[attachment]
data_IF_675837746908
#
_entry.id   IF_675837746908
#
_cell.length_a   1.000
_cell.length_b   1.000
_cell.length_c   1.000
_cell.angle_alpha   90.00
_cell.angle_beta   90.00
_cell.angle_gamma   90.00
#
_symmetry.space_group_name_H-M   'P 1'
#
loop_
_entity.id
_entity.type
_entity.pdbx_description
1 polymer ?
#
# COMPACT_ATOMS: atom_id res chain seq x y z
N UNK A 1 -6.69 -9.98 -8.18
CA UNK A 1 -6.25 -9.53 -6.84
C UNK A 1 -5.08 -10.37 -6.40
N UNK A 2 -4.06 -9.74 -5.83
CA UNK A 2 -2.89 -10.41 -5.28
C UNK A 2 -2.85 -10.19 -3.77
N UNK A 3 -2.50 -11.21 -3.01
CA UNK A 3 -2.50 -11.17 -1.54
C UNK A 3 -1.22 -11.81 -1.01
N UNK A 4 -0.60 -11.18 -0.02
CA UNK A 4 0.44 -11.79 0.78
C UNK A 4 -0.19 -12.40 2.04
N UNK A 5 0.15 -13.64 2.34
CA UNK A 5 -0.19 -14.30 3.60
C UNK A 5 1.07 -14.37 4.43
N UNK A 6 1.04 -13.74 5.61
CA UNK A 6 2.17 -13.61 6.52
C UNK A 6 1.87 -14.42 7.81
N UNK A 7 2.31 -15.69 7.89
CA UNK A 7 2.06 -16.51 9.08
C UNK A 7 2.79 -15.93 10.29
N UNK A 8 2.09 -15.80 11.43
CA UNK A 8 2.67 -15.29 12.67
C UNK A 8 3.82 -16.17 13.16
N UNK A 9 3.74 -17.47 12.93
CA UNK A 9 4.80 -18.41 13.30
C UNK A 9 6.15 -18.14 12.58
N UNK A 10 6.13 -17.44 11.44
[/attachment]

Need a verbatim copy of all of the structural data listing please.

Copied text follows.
data_IF_675837746908
#
_entry.id   IF_675837746908
#
_cell.length_a   1.000
_cell.length_b   1.000
_cell.length_c   1.000
_cell.angle_alpha   90.00
_cell.angle_beta   90.00
_cell.angle_gamma   90.00
#
_symmetry.space_group_name_H-M   'P 1'
#
loop_
_entity.id
_entity.type
_entity.pdbx_description
1 polymer ?
#
# COMPACT_ATOMS: atom_id res chain seq x y z
N UNK A 1 -6.69 -9.98 -8.18
CA UNK A 1 -6.25 -9.53 -6.84
C UNK A 1 -5.08 -10.37 -6.40
N UNK A 2 -4.06 -9.74 -5.83
CA UNK A 2 -2.89 -10.41 -5.28
C UNK A 2 -2.85 -10.19 -3.77
N UNK A 3 -2.50 -11.21 -3.01
CA UNK A 3 -2.50 -11.17 -1.54
C UNK A 3 -1.22 -11.81 -1.01
N UNK A 4 -0.60 -11.18 -0.02
CA UNK A 4 0.44 -11.79 0.78
C UNK A 4 -0.19 -12.40 2.04
N UNK A 5 0.15 -13.64 2.34
CA UNK A 5 -0.19 -14.30 3.60
C UNK A 5 1.07 -14.37 4.43
N UNK A 6 1.04 -13.74 5.61
CA UNK A 6 2.17 -13.61 6.52
C UNK A 6 1.87 -14.42 7.81
N UNK A 7 2.31 -15.69 7.89
CA UNK A 7 2.06 -16.51 9.08
C UNK A 7 2.79 -15.93 10.29
N UNK A 8 2.09 -15.80 11.43
CA UNK A 8 2.67 -15.29 12.67
C UNK A 8 3.82 -16.17 13.16
N UNK A 9 3.74 -17.47 12.93
CA UNK A 9 4.80 -18.41 13.30
C UNK A 9 6.15 -18.14 12.58
N UNK A 10 6.13 -17.44 11.44